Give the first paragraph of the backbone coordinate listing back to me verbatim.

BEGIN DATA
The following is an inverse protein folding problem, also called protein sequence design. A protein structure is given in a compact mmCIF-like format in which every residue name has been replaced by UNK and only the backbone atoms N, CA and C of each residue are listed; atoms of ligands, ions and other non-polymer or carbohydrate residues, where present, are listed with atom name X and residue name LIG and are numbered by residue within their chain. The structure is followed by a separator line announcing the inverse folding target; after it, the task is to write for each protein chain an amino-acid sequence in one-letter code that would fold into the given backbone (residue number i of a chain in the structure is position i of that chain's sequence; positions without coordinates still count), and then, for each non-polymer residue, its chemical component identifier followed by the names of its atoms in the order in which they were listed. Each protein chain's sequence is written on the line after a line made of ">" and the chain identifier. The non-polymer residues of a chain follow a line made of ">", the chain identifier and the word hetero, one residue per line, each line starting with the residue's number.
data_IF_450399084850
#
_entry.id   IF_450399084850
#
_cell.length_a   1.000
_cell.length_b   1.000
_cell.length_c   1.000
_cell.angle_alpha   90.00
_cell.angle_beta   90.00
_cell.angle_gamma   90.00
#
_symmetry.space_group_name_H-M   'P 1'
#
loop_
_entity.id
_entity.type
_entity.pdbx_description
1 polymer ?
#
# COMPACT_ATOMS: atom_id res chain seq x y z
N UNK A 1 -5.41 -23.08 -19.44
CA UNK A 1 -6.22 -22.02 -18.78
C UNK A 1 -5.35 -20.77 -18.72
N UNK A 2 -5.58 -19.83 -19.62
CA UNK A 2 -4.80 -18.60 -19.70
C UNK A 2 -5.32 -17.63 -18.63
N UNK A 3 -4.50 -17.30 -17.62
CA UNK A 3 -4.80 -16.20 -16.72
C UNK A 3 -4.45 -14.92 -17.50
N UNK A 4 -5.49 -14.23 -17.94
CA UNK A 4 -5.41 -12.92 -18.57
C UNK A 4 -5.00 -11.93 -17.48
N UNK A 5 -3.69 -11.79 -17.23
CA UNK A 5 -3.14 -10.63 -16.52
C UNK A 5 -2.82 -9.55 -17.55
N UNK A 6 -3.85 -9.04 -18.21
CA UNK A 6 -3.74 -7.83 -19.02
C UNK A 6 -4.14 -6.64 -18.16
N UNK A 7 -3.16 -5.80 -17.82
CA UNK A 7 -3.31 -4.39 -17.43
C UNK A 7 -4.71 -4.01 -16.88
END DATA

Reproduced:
The following is an inverse protein folding problem, also called protein sequence design. A protein structure is given in a compact mmCIF-like format in which every residue name has been replaced by UNK and only the backbone atoms N, CA and C of each residue are listed; atoms of ligands, ions and other non-polymer or carbohydrate residues, where present, are listed with atom name X and residue name LIG and are numbered by residue within their chain. The structure is followed by a separator line announcing the inverse folding target; after it, the task is to write for each protein chain an amino-acid sequence in one-letter code that would fold into the given backbone (residue number i of a chain in the structure is position i of that chain's sequence; positions without coordinates still count), and then, for each non-polymer residue, its chemical component identifier followed by the names of its atoms in the order in which they were listed. Each protein chain's sequence is written on the line after a line made of ">" and the chain identifier. The non-polymer residues of a chain follow a line made of ">", the chain identifier and the word hetero, one residue per line, each line starting with the residue's number.